Thursday, September 4, 2008

Happy 40th Birthday to my brother

My baby brother turns 40 today!    He inadvertently taught me my first surgical lesson.  As a 5-6 week old infant, he began having projectile vomiting.  When you have seen "projectile vomiting", you never forget it.  It is not the little bit of drool with a burp.  It is not just upchucking on your shirt.  It is literally projected across the room. (photo credit)

I don't know if he had  a palpable "olive" (a firm, nontender, and mobile hard pylorus that is 1-2 cm in diameter) on physical exam.  He was always hungry and wanted to eat, but it all came back up almost immediately.  His is a diagnosis (pyloric stenosis) and exam I was good at in medical school and residency.

He had an open pyloromyotomy (pie-lore-oh-my-ot-toe-me)  and in no time began to thrive.  He now has a very small scar from that surgery.  He is 6'5" tall and weighs about 250 lb and other than his high blood pressure  he is fairly healthy.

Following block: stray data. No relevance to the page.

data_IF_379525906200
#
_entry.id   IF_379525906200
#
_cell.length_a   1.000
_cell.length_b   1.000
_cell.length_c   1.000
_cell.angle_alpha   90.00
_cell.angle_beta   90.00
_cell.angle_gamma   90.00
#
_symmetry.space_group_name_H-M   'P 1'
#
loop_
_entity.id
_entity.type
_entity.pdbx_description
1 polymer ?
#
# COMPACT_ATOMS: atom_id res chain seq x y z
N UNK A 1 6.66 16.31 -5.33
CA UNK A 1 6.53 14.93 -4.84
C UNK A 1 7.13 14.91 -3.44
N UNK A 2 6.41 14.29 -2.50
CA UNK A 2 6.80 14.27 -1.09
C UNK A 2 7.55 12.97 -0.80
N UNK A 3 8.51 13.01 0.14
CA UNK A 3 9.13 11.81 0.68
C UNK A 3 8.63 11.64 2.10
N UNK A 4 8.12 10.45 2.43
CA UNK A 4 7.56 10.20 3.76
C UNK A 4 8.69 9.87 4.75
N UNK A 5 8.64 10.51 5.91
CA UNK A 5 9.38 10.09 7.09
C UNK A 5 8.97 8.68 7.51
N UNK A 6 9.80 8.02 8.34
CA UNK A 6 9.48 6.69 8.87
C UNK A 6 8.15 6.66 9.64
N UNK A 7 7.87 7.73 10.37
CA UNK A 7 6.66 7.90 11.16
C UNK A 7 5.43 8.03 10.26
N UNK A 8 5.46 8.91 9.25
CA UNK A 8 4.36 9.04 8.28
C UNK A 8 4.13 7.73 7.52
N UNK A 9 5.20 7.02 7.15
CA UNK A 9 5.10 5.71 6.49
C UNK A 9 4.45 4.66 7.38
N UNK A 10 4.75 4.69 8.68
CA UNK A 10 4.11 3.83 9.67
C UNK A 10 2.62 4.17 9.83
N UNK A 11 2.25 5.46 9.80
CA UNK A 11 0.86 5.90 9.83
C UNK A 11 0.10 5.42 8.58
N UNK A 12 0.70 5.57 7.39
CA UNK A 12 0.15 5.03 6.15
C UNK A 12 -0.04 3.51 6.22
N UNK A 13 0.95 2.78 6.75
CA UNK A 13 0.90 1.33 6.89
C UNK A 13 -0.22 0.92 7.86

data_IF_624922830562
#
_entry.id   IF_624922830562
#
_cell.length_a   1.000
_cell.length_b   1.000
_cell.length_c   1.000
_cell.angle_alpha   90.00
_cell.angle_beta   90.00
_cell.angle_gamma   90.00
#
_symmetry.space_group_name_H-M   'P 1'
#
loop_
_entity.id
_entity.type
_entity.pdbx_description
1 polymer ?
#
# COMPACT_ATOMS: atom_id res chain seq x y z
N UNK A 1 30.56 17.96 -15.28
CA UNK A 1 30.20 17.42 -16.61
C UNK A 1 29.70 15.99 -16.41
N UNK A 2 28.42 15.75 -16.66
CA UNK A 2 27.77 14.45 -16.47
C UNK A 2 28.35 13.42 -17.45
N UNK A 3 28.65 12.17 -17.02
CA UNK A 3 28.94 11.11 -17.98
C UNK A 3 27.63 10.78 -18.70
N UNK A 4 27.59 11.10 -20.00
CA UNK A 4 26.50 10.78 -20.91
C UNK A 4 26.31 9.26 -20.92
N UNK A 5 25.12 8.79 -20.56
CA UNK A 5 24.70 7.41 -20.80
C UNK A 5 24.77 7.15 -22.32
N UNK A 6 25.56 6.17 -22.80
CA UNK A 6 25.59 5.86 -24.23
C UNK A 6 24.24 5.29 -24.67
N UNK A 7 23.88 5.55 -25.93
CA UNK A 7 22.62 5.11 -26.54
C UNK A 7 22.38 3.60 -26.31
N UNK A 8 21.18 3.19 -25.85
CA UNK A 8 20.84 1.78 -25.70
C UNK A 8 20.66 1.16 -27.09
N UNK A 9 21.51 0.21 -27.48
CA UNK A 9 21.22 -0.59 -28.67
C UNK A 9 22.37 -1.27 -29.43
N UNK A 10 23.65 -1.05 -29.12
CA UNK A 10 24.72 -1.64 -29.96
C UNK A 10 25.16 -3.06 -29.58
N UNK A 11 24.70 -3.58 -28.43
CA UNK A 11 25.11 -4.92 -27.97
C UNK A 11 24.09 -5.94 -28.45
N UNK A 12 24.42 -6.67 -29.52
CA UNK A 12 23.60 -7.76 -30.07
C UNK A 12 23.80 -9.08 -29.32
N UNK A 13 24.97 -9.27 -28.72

Happy Birthday Baby Brother!  Hope you have many, many more.

 

For more information on pyloric stenosis:

Pediatrics, Pyloric Stenosis; eMedicine Article, Jan 22, 2008; Jagvir Singh MD, Dara Kass MD, and Richard Sinert DO

Pyloric Stenosis; American Pediatric Surgical Association (has a video of the pyloromyotomy procedure)

Pyloric Stenosis -- Mayo Clinic Article

1 comment:

Dreaming again said...

On of the many issues Benjamin had at birth was Pyloric Spasm. His first projectile vomiting was his second feeding.

He was hospitalized at 2 weeks old with pnemonia and failure to thrive after having been born at 9 lbs 8 3/4 oz. and loosing down to 8 lbs 1 oz. (nurses kept going this great big 8 lb baby is failure to thrive?)

It is scary to have a baby born too big to wear the new born clothes, fit into them at 2 weeks, and have them baggy at 3 weeks.

He wound up also having protein intolerance ...so we were off to the pre digested forumula routes ...

He had slight pyloric stenosis, but not enough to justify the risk of surgery with other health issues going on. The spasms seemed to be the worst of the issue, along with the protein intolerance.

So, now at 16 ... it still exists ... it's a joke now in our family. It's 98% controlled but that 2% .. you do not want to see!